The ceiling paper being of a geometrical pat tern, care must be taken to equalize the pat tern all around so as not to have a half-pattern against one side of the ceiling and a quarter or less on the other. It may not be possible to get the same pattern all around; but if the room is right-angled, the same pattern can be got length wise and in the width. If the room has an un equal side to it, get the three square sides right, and let the paper go where it will on the unequal side, or on the end where the chimney breast is.
Let us assume that the room to be papered is oblong in shape (see Fig. 74). The window is in one of the longer sides; the work will therefore be done the short way of the ceiling, so that the joints run towards the light. No assistance will be needed in papering this ceiling. Measure the length with a straight-edge, and find the cen ter; fix the chalk line with a shoemaker's awl, and snap a line A B at right angles to the cor nice; do the same the other way, as C D, the two lines crossing in the center at E. Now arrange the plank and trestles, or steps, under the center line, in order that the line may be seen when the first length is being hung.
Measure the distance from the center E to the cornice at C or D; suppose it to be two lengths of the straight-edge; that will be four lengths, or 12 ft., for the whole width. Unroll a piece of paper on the board to measure the four lengths off, or select the principal pattern for the center, and measure two lengths either way from it; allow a few inches for cutting in by; find how many lengths are required from the center E to A one way, and E to B the other, and cut off. Have the paste fairly stiff and free from lumps; to remove any lumps there may be, strain through coarse canvas or a hair sieve. Only one length at a time can be pasted; too much soaking affects the luster.
In pasting this paper, place all the lengths in the center of the board, so that there is about in. of the board visible on either side; and, when pasting, take the edges of the paper to the edges of the board. Do not get the paste on the back of the next length before pasting it all over, for where it has been doubly pasted a well-de fined mark will be seen when dry. Begin past ing from the end and fold enough over to reach comfortably, so that when finished the length is folded in a series of short folds of 1 yd. or less each (see Fig. 75). Take a roll of paper or the straight-edge, and lay the folded length on it.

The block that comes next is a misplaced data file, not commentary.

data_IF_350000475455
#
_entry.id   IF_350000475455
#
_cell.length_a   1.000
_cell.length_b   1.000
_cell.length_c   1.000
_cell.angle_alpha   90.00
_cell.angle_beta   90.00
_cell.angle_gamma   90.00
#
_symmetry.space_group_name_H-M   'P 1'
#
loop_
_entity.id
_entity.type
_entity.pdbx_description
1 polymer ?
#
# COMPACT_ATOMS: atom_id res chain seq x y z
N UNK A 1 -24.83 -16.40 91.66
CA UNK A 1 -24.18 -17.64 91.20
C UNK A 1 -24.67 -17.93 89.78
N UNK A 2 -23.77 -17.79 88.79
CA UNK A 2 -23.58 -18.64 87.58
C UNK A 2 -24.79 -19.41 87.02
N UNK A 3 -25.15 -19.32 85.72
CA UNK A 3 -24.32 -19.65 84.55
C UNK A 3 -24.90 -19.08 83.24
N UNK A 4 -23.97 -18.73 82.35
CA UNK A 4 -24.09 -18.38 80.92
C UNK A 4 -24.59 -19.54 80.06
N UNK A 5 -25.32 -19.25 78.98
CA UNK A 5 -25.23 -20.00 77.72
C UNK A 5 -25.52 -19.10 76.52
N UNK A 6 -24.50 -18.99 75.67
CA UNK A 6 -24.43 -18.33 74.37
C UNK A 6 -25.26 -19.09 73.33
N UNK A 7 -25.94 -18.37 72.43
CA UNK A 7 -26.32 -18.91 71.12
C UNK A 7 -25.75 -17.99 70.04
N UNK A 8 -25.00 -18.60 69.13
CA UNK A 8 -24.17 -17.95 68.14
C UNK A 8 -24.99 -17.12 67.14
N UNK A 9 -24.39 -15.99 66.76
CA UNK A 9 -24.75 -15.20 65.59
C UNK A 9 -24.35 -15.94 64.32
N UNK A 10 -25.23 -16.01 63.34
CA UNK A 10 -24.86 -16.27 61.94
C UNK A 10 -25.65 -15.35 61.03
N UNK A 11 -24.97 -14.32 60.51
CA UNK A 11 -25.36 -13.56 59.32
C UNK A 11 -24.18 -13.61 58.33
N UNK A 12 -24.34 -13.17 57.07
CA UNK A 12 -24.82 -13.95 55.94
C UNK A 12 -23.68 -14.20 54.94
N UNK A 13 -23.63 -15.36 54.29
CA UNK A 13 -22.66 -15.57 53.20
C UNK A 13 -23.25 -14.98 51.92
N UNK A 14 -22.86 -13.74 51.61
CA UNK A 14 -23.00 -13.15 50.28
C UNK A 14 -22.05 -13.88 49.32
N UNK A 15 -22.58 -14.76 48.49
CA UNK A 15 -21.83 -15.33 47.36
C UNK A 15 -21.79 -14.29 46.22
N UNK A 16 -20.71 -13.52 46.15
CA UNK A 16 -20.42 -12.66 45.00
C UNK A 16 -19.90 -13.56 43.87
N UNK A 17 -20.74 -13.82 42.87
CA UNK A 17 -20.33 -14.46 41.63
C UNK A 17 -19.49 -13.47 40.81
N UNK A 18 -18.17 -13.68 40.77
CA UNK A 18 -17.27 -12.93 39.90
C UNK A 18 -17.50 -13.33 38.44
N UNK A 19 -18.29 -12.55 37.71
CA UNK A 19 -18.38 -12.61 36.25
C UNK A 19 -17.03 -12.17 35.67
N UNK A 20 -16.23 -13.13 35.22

Take the wide roller (having previously covered it with clean flannel for this paper) and the length, and get up on the plank. Begin at the window side; undo the top fold (which, when undone, will be pasted side up, if it has been folded properly), and if 3 in. has been allowed for cutting in by, stick the end on the ceiling, so as to leave only iu. or 2 in. over. Roll on lightly with the one hand, and hold the remain der of the folds up to the ceiling with the other, the roll of paper being not necessarily true to the line—not close enough to obliterate it, anyhow. When the center E is reached, the pattern will be 1 in. or 2 in. beyond the center. Now place the pattern right, and roll on the other half C properly, and true to the line; then go to the other end, and gently pull the first half off again; then back to the center, and re-roll back to D; then cut in the ends. Proceed either way till the cornice is reached; then go hack to the center, and work the other way in the same manner. Of course, it will be possible to begin hanging from the ends after getting the first length right; put on the pieces on either side of the chimney breast, roll the joints carefully, and take care not to get any paste on the cornice.
If the breast is not in the center of the wall, it will be advisable, in the case of a large pat tern, to take the line from the middle of the breast, so that the pattern will be equal on both sides, for this is the part that catches the eye first in a ceiling. In an all-over or coral pattern, it would not be necessary to begin in the center; the worker could hang from one end and work right through.
Next comes the frieze. As there is a rail round this room, the frieze can be hung now; if there were none, the filling would have to be hung first. Never hang a frieze in short lengths; hang the whole length from angle to angle in one piece; nothing looks worse than joints in a frieze. Trim on the board the whole length of the piece, and roll up as you trim. Begin on the chimney breast; arrange so as to get the same pattern on both sides, and allow enough to go around into the corners on the side of the breast; paste and fold in short folds, and hang. Con tinue till the place is reached where it is intended to make a break. In this case, the frieze space not being cut into by anything, and the door be ing in the corner, the best place will be the angle over the door, as being the part least likely to be noticed.